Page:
This year’s student leadership program in North Bergen included 110 eighth grade students from the school district, including those from Guttenberg’s Anna L. Klein School, who will transition to North Bergen High School when they graduate.
“It’s eighth grade-based, and it’s student council members from each school in North Bergen,” said Kennedy School Providing Enrichment and Accelerated Knowledge P.E.A.K. teacher Stephanie LeJeune. “They come together once a year and focus on different leadership skill themes. This year we have loyalty, cooperation, persistence, determination, and ambition.”
For a school day, kids sit at tables at North Bergen High School and participate in activities and ice breakers.
“I think [the program is] great because our leaders are together and we learn how to cooperate with each other,” said Anna L. Klein student Eddie Sanchez.
“It shows us that all of us are leaders in different ways, but all of us need each other to become great leaders,” said Horace Mann student Christina Santin.
“It lets our potential bloom,” said Lincoln School student Nada Zohayr.
Teamwork and individuality
In order for students to get to know their future high school peers, Heather Carline, who runs the Gifted and Talented Program for the school district, decided this year to split the tables so that students were from all different schools.
“These are kids that don’t know each other from other schools and for some of them, it’s their first time setting foot in North Bergen High School,” said Carline.
“It gives us a chance to be together since all of us are in different schools,” said John F. Kennedy student Alanas Delosantos.
Activities began with students from each table putting together a puzzle of a famous leader. The puzzles included Abraham Lincoln, President Barack Obama, Albert Einstein, Oprah Winfrey, Rosa Parks, Walt Disney and, surprisingly, pop star Justin Bieber.
Many students argued over whether Justin Bieber was a “leader.” Carline did agree that, although he should not have been compared to President Obama, he still has a large following and has made an impact. Not only was Abraham Lincoln one of the leader puzzles, each table also had a famous Lincoln quotes.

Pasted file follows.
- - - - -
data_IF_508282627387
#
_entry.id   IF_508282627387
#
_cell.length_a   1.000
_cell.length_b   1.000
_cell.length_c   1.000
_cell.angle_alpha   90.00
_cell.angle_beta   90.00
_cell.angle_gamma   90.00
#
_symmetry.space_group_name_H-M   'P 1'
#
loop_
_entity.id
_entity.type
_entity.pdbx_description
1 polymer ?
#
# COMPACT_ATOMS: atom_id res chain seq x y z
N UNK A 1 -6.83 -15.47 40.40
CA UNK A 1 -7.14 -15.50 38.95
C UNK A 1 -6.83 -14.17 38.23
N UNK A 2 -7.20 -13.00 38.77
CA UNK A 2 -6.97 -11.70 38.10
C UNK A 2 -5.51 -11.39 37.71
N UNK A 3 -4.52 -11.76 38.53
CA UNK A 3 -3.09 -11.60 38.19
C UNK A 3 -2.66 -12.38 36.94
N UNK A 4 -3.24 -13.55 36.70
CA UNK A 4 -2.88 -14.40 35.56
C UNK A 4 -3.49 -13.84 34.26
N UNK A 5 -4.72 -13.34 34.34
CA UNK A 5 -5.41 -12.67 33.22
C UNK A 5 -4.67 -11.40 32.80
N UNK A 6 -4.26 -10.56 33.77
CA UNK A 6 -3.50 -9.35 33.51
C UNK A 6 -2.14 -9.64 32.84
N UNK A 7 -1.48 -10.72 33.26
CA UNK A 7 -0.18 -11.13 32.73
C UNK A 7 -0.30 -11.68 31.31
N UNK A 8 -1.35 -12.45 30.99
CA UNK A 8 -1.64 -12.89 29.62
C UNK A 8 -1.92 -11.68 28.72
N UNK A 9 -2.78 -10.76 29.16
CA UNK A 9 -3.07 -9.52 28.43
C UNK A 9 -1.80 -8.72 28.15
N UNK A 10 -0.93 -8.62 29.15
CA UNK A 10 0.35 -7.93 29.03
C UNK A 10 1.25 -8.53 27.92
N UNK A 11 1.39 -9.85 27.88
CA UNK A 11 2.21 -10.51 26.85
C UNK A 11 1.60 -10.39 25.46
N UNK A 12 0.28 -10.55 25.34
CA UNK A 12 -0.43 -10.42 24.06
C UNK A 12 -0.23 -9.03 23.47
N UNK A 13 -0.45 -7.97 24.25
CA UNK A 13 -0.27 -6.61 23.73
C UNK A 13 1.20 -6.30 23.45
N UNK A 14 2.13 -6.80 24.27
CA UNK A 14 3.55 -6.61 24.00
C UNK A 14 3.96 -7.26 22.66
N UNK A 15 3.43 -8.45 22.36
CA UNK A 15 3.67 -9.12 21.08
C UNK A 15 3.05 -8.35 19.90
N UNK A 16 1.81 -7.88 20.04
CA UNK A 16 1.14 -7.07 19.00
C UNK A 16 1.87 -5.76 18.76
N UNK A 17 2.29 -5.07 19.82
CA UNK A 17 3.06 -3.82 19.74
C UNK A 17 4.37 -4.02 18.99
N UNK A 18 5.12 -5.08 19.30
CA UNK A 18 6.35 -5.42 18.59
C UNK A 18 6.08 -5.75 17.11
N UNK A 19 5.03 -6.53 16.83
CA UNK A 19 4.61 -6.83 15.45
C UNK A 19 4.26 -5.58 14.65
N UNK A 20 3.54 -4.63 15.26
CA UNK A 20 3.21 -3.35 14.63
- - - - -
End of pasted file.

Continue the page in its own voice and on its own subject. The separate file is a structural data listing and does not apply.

“The program is great because we get to work with different types of people and we understand how to be a leader and what it takes to be a leader.” – McKinley student Jysenia Maldonado
In order to extend the lesson in leadership, mayor and Assistant Schools Superintendent Nicholas Sacco, Superintendent Robert Dandorph, Supervisor of the Star Program John Belluardo, and Director of Special Services Robert Kornberg addressed the students.
“There are many types of leaders, and everybody in this room is a leader,” said Sacco.
“I’m very content in knowing that you’re going to be our leaders of the future,” said Dandorph.
“When you get up to the high school, we want you to get involved in as many [activities] as you can,” said Belluardo. “That’s part of being a great leader. In order to be better, you need to be involved.”
“[The program] creates part of a foundation that we’re trying to emanate in the school district for our kids to be leaders,” said Kornberg. “We’re looking for our next generation to become leaders. [The program] gives them a spring board to know what leadership is and to experience it.”
Horace Mann’s music teacher Melissa Welz was also a part of the program and she wrote a short leadership musical. The Horace Mann students who performed in the musical were sixth graders Sarah DeCaro and Brenda Gutierrez; seventh graders Amanda Garcia and Lauren Cabrera; and eighth graders Emmanuel Uribe, Emily Torres, Chelsea Mesa, Bryanna Acosta, and Nicole Marin. Those involved in the musical compared taking a test to riding a roller coaster and facing one’s fears.
A representative from each school presented a banner printed with a word that related to leadership skills. The words were: loyalty, cooperation, persistence, determination, peace and ambition.
“We feel the word determination describes us because we were very determined to learn English,” said Robert Fulton Annex student Dulce Coste. Fulton is a bilingual school. “I’m having a lot of fun and meeting a lot of new people.”
“We felt [peace] was the most powerful word,” said Robert Fulton student Kenza Bouanane. “It seems cliché, but it’s the word that is essential for society.”
McKinley student Jysenia Maldonado was happy with the day.
“The program is great because we get to work with different types of people and we understand how to be a leader and what it takes to be a leader,” she said.
Vanessa Cruz can be reached at firstname.lastname@example.org